As hospitals become foundation trusts and move into the area of profit and loss, the Audit Commission is threatened with a loss of business. Hospitals may prefer auditors well versed in the commercial accounting world to those concerned about whether public money is spent economically, efficiently, and effectively in the areas of local government, housing, health, criminal justice and fire and rescue services. The Commission is responding to the challenge by changing and adapting and ensuring that auditors have commercial expertise, experience and knowledge.So far 31 trusts have gained Foundation Trust status and a further 32 trusts are eligible to apply for the next phase of authorisations due from 1 April 2006. The trusts are tailored to the needs of local populations and run by local managers, staff and members of the public. The Health and Social Care Act 2003 establishes NHS foundation trusts as independent public benefit corporations modelled on co-operative and mutual traditions. The first foundation trusts were authorised by Monitor, the regulator, from 1 April 2004.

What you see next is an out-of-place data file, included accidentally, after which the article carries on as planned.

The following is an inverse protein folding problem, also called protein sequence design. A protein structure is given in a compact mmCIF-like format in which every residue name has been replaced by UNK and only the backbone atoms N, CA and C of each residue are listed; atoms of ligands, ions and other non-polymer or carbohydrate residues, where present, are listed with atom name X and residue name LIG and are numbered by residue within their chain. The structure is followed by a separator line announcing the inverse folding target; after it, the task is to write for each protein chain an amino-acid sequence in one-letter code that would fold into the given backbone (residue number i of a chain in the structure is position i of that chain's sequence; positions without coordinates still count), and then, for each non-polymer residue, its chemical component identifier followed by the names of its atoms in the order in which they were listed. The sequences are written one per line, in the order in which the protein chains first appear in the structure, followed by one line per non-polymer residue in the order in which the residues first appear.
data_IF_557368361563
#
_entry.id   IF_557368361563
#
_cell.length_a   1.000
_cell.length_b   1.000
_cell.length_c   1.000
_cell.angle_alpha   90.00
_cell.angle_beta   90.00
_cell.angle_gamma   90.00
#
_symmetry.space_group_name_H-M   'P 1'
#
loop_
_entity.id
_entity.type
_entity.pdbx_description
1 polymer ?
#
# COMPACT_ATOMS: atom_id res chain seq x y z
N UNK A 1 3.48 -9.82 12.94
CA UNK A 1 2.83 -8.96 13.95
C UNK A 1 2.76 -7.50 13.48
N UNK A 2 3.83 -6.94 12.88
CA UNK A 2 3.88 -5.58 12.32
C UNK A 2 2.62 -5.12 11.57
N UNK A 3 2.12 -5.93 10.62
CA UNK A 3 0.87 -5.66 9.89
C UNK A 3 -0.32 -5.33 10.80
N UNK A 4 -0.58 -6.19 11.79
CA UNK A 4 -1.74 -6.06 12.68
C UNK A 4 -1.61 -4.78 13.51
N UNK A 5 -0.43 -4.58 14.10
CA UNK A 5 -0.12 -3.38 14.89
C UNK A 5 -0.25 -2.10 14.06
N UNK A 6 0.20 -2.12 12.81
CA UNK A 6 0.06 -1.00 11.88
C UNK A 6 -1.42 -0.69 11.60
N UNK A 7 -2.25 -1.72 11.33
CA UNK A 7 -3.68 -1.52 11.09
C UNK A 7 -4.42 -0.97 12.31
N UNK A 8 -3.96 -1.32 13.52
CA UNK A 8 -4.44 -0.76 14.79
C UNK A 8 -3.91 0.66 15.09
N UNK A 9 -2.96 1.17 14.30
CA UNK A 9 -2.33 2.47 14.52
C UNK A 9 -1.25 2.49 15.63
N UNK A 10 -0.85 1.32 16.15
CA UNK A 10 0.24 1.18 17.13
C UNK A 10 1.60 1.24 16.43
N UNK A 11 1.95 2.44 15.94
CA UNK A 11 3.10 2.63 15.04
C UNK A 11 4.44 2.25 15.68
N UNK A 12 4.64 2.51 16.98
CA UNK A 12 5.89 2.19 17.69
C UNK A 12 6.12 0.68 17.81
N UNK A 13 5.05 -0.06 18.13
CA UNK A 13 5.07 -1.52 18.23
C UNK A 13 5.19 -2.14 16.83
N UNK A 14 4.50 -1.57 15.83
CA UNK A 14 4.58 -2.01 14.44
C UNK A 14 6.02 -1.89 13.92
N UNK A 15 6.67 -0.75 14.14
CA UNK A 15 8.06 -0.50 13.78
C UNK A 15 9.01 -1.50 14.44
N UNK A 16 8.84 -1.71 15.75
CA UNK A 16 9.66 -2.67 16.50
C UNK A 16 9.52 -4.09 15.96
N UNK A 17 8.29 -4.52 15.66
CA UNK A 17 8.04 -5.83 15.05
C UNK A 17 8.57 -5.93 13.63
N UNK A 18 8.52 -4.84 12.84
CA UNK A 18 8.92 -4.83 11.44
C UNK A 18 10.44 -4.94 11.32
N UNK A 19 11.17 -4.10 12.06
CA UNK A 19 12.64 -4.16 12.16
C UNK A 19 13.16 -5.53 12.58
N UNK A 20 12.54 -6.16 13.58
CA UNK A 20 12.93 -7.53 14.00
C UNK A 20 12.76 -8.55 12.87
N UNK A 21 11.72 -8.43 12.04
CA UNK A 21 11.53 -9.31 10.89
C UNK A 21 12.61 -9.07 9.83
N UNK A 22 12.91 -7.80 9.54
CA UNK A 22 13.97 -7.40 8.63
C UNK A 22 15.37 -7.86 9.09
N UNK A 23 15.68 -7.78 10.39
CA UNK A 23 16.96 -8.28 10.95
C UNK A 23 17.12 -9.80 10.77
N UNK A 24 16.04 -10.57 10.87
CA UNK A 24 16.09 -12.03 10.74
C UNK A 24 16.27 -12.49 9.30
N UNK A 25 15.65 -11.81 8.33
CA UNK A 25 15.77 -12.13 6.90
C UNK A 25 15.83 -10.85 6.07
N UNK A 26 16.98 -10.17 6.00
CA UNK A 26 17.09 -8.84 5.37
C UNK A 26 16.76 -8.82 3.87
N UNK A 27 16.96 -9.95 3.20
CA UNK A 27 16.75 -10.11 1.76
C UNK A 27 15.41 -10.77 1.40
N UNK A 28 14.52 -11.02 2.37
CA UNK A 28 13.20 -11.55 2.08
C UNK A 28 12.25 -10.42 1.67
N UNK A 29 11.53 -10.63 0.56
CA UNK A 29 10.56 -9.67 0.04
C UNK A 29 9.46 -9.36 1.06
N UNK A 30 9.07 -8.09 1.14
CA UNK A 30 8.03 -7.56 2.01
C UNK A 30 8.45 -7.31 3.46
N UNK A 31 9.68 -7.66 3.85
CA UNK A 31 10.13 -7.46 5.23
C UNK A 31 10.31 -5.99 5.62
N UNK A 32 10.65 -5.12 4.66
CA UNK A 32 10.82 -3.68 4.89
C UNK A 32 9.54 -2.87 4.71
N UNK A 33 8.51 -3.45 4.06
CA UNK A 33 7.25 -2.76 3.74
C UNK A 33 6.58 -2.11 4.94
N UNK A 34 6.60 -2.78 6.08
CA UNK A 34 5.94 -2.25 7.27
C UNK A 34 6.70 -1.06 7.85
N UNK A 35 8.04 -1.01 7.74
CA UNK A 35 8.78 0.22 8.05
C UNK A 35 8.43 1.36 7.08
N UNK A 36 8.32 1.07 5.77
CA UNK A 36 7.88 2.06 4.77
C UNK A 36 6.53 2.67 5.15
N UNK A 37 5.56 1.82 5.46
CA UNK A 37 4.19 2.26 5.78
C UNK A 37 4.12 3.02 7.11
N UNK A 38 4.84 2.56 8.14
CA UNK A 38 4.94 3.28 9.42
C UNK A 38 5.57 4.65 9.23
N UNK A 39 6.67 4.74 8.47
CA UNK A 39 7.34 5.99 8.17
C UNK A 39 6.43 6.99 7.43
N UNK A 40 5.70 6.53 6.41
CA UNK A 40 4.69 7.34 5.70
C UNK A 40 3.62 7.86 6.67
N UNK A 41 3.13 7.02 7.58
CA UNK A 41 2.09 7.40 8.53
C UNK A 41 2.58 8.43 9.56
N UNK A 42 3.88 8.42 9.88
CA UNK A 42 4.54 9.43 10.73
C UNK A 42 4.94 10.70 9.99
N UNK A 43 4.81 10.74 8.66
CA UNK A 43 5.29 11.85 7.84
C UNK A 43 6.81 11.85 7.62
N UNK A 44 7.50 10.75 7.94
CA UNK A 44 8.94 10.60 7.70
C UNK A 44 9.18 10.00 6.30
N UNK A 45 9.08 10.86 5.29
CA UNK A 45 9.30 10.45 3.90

The Audit Commission is currently the leading supplier of external audit services to foundation trusts and it has been appointed as external auditors to over half of the existing trusts. The Commission is currently going through a process described as ‘enriching’ its auditors with commercial experience and knowledge.
A more commercial approach is also noticeable in the Commission’s marketing. It has launched a new publication Financial Health News, its first news magazine dedicated to its work with the health sector. Its aim will be to inform NHS stakeholders about the Commission’s role in health with regular updates on planning for national studies and reports and new developments within its regulatory role. The first issue has been delivered by email and hard-copy to more than 5,000 health trust non-executive directors and finance directors.